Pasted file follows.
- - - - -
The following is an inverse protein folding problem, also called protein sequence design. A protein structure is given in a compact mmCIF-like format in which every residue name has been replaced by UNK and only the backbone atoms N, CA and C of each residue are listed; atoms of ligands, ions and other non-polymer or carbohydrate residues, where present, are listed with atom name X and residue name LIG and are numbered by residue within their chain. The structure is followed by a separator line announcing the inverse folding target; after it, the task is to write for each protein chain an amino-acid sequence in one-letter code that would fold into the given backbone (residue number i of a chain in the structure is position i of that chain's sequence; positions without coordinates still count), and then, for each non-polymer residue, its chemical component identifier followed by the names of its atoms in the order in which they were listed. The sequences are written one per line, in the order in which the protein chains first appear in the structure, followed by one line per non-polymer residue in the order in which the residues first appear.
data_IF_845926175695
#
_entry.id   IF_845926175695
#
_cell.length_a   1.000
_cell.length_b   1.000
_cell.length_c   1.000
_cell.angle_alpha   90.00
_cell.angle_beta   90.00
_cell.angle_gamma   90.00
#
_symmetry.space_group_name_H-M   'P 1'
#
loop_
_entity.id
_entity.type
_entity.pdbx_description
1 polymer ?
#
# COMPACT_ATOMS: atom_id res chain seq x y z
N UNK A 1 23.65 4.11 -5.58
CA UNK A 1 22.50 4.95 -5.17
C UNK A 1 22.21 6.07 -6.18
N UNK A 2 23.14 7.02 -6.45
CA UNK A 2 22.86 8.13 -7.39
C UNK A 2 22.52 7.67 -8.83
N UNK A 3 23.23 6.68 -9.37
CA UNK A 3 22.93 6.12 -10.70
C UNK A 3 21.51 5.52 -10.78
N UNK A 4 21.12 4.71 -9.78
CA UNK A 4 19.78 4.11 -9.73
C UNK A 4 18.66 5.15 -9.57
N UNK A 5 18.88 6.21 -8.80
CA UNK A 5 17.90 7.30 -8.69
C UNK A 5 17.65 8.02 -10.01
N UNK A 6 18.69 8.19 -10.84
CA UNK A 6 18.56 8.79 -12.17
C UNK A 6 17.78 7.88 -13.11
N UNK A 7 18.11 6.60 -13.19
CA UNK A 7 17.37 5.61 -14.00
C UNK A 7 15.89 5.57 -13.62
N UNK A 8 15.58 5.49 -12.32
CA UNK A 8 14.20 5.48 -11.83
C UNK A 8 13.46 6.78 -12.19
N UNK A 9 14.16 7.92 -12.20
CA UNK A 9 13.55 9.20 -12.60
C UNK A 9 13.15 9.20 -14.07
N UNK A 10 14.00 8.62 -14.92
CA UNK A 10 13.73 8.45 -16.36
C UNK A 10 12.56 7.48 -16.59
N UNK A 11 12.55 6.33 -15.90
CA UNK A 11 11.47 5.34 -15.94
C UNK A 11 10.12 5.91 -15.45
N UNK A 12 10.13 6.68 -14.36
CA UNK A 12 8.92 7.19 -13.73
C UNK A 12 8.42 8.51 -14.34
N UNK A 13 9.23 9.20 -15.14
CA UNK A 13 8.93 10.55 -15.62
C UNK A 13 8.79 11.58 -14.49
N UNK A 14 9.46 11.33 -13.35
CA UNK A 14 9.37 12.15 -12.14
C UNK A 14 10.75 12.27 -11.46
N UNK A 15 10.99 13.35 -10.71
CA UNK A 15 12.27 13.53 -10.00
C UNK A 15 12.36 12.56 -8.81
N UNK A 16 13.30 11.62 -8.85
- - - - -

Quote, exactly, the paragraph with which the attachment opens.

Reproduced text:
The following is an inverse protein folding problem, also called protein sequence design. A protein structure is given in a compact mmCIF-like format in which every residue name has been replaced by UNK and only the backbone atoms N, CA and C of each residue are listed; atoms of ligands, ions and other non-polymer or carbohydrate residues, where present, are listed with atom name X and residue name LIG and are numbered by residue within their chain. The structure is followed by a separator line announcing the inverse folding target; after it, the task is to write for each protein chain an amino-acid sequence in one-letter code that would fold into the given backbone (residue number i of a chain in the structure is position i of that chain's sequence; positions without coordinates still count), and then, for each non-polymer residue, its chemical component identifier followed by the names of its atoms in the order in which they were listed. The sequences are written one per line, in the order in which the protein chains first appear in the structure, followed by one line per non-polymer residue in the order in which the residues first appear.